4. Convert the tweets to lowercase to reduce the number of unique words. Keep in mind that "Hello" and "hellow" are not the same to a computer:

    data.text = data.text.str.lower()

  5. Clean the tweets using the clean_str function:

    import re

    def clean_str(string):

        string = re.sub(r"https?\://\S+", '', string)

        string = re.sub(r"@\w*\s", '', string)

        string = re.sub(r'\<a href', ' ', string)

        string = re.sub(r'&amp;', '', string)

        string = re.sub(r'<br />', ' ', string)

        string = re.sub(r'[_"\-;%()|+&=*%.,!?:#$@\[\]/]', ' ', string)

        string = re.sub('\d','', string)

        return string

     

    data.text = data.text.apply(lambda x: clean_str(str(x)))

  6. Remove all the stop words from the tweets, as was done in the Text Preprocessing section:

    from nltk.corpus import stopwords

    from nltk.tokenize import word_tokenize,sent_tokenize

    stop_words = stopwords.words('english')

    stop_words = set(stop_words)

    remove_stop_words = lambda r: [[word for word in word_tokenize(sente) if word not in stop_words] for sente in sent_tokenize(r)]

    data['text'] = data['text'].apply(remove_stop_words)

     

    def combine_text(text):

        try:

            return ' '.join(text[0])

        except:

            return np.nan

     

    data.text = data.text.apply(lambda x: combine_text(x))

     

    data = data.dropna(how='any')

  7. Tokenize the tweets and convert them to numbers using the Keras Tokenizer:

    from keras.preprocessing.text import Tokenizer

    tokenizer = Tokenizer(num_words=5000)

    tokenizer.fit_on_texts(list(data['text']))

    sequences = tokenizer.texts_to_sequences(data['text'])

    word_index = tokenizer.word_index

  8. Finally, pad the tweets to have a maximum of 50 words. This will remove any words after the 50-word limit and add 0s if the number of words is less than 50:

    from keras.preprocessing.sequence import pad_sequences

    tweets = pad_sequences(sequences, maxlen=50)

  9. Create the embedding matrix from the GloVe embedding file that we downloaded using the load_embedding function:

    import numpy as np

    def load_embedding(filename, word_index , num_words, embedding_dim):

        embeddings_index = {}

        file = open(filename, encoding="utf-8")

        for line in file:

            values = line.split()

            word = values[0]

            coef = np.asarray(values[1:])

            embeddings_index[word] = coef

        file.close()

        

        embedding_matrix = np.zeros((num_words, embedding_dim))

        for word, pos in word_index.items():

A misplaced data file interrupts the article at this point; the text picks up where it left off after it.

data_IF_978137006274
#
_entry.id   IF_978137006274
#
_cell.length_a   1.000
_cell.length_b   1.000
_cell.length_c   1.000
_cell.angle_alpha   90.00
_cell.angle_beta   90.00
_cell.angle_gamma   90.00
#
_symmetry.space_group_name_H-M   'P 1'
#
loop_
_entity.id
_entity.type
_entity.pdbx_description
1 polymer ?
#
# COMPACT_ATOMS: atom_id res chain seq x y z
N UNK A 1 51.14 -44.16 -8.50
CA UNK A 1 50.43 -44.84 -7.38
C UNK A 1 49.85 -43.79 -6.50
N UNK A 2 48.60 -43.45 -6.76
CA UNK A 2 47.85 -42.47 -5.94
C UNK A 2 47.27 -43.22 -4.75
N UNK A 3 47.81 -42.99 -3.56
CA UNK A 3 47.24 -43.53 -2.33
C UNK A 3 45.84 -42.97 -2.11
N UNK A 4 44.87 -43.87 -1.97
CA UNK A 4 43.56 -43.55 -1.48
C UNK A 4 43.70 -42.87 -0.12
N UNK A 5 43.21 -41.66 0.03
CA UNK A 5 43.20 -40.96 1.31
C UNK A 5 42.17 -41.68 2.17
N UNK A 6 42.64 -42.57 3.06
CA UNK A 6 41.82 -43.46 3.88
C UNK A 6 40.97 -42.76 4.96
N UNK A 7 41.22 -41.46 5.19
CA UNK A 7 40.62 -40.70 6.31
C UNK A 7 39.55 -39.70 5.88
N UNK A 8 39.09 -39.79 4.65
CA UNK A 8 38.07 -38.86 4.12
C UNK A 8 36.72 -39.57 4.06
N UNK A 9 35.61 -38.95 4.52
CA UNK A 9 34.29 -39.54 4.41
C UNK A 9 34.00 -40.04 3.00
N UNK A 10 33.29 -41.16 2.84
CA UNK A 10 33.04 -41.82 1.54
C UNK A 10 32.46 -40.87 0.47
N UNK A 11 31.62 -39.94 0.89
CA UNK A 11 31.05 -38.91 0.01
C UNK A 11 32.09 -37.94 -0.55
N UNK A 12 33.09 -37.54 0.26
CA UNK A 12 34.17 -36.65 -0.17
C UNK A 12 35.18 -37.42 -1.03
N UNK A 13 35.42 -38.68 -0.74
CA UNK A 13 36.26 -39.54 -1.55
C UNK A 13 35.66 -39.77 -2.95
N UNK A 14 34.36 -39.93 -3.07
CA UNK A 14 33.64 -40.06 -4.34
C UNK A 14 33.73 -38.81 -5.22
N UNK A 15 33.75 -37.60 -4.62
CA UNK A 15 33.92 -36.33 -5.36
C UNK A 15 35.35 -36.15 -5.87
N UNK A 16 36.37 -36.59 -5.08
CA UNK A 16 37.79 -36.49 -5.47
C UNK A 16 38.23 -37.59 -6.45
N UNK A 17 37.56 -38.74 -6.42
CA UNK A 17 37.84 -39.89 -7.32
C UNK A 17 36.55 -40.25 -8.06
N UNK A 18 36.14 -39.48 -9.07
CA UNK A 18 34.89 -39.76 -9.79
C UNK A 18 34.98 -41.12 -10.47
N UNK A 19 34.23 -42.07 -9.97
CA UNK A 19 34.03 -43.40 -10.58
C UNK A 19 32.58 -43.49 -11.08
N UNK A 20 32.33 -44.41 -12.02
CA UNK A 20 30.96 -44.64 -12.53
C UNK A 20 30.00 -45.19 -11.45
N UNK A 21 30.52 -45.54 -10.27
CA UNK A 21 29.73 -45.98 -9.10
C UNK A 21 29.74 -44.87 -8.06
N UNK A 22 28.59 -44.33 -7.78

if pos >= num_words:

                continue

            embedding_vector = embeddings_index.get(word)

            if embedding_vector is not None:

                embedding_matrix[pos] = embedding_vector

        return embedding_matrix

     

    embedding_matrix = load_embedding('../../embedding/glove.twitter.27B.50d.txt', word_index, len(word_index), 50)

  10. Split the dataset into training and testing sets with an 80:20 spilt. You can experiment with different splits:

    from sklearn.model_selection import train_test_split

    X_train, X_test, y_train, y_test = train_test_split(tweets, pd.get_dummies(data.sentiment), test_size=0.2, random_state=9)

  11. Create the LSTM model that will predict the sentiment. You can modify this to create your own neural network:

    from keras.models import Sequential

    from keras.layers import Dense, Dropout, BatchNormalization, Embedding, Flatten, LSTM

    embedding_layer = Embedding(len(word_index),

                               50,

                               weights=[embedding_matrix],

                               input_length=50,

                                trainable=False)

    model = Sequential()

    model.add(embedding_layer)

    model.add(Dropout(0.5))

    model.add(LSTM(100, dropout=0.2))

    model.add(Dense(2, activation='softmax'))

     

    model.compile(loss='binary_crossentropy', optimizer='sgd', metrics = ['acc'])

  12. Train the model. Here, we train it only for 10 epochs. You can increase the number of epochs to try and get a better accuracy:

    model.fit(X_train, y_train, validation_data = (X_test, y_test), epochs=10, batch_size=256)

  13. Check how well the model is performing by predicting the sentiment of a few tweets in the test set:

    preds = model.predict(X_test)

    review_num = 1

    print("Tweet: \n"+tokenizer.sequences_to_texts([X_test[review_num]])[0])

    sentiment = "Positive" if np.argmax(preds[review_num]) else "Negative"

    print("\nPredicted sentiment = "+ sentiment)

    sentiment = "Positive" if np.argmax(y_test.values[review_num]) else "Negative"

    print("\nActual sentiment = "+ sentiment)

    The output is as follows:

Figure 7.42: Positive (left) and negative (right) tweets and their predictions
Figure 7.42: Positive (left) and negative (right) tweets and their predictions